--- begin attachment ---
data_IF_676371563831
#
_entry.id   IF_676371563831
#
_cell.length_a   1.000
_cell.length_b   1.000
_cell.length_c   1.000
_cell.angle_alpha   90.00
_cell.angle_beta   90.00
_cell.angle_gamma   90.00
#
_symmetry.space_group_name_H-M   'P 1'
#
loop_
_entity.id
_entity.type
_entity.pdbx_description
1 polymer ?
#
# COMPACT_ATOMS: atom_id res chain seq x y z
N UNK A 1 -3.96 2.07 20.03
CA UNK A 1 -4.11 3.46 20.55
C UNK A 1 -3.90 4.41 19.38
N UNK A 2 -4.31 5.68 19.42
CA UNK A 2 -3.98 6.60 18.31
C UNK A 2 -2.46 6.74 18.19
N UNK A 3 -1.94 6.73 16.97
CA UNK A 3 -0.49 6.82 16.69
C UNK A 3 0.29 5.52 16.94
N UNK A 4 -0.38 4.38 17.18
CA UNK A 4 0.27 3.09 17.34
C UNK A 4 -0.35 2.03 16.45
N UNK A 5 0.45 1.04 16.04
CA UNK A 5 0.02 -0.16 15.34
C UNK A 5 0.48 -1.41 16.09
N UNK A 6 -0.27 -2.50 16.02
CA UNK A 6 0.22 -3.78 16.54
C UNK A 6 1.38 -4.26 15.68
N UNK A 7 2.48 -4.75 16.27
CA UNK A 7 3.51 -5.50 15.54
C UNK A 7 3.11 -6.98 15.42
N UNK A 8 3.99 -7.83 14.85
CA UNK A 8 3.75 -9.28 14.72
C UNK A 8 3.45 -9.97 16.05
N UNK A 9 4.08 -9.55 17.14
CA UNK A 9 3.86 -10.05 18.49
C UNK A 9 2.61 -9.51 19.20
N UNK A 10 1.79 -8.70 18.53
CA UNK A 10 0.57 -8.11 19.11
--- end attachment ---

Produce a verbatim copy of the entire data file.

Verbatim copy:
data_IF_676371563831
#
_entry.id   IF_676371563831
#
_cell.length_a   1.000
_cell.length_b   1.000
_cell.length_c   1.000
_cell.angle_alpha   90.00
_cell.angle_beta   90.00
_cell.angle_gamma   90.00
#
_symmetry.space_group_name_H-M   'P 1'
#
loop_
_entity.id
_entity.type
_entity.pdbx_description
1 polymer ?
#
# COMPACT_ATOMS: atom_id res chain seq x y z
N UNK A 1 -3.96 2.07 20.03
CA UNK A 1 -4.11 3.46 20.55
C UNK A 1 -3.90 4.41 19.38
N UNK A 2 -4.31 5.68 19.42
CA UNK A 2 -3.98 6.60 18.31
C UNK A 2 -2.46 6.74 18.19
N UNK A 3 -1.94 6.73 16.97
CA UNK A 3 -0.49 6.82 16.69
C UNK A 3 0.29 5.52 16.94
N UNK A 4 -0.38 4.38 17.18
CA UNK A 4 0.27 3.09 17.34
C UNK A 4 -0.35 2.03 16.45
N UNK A 5 0.45 1.04 16.04
CA UNK A 5 0.02 -0.16 15.34
C UNK A 5 0.48 -1.41 16.09
N UNK A 6 -0.27 -2.50 16.02
CA UNK A 6 0.22 -3.78 16.54
C UNK A 6 1.38 -4.26 15.68
N UNK A 7 2.48 -4.75 16.27
CA UNK A 7 3.51 -5.50 15.54
C UNK A 7 3.11 -6.98 15.42
N UNK A 8 3.99 -7.83 14.85
CA UNK A 8 3.75 -9.28 14.72
C UNK A 8 3.45 -9.97 16.05
N UNK A 9 4.08 -9.55 17.14
CA UNK A 9 3.86 -10.05 18.49
C UNK A 9 2.61 -9.51 19.20
N UNK A 10 1.79 -8.70 18.53
CA UNK A 10 0.57 -8.11 19.11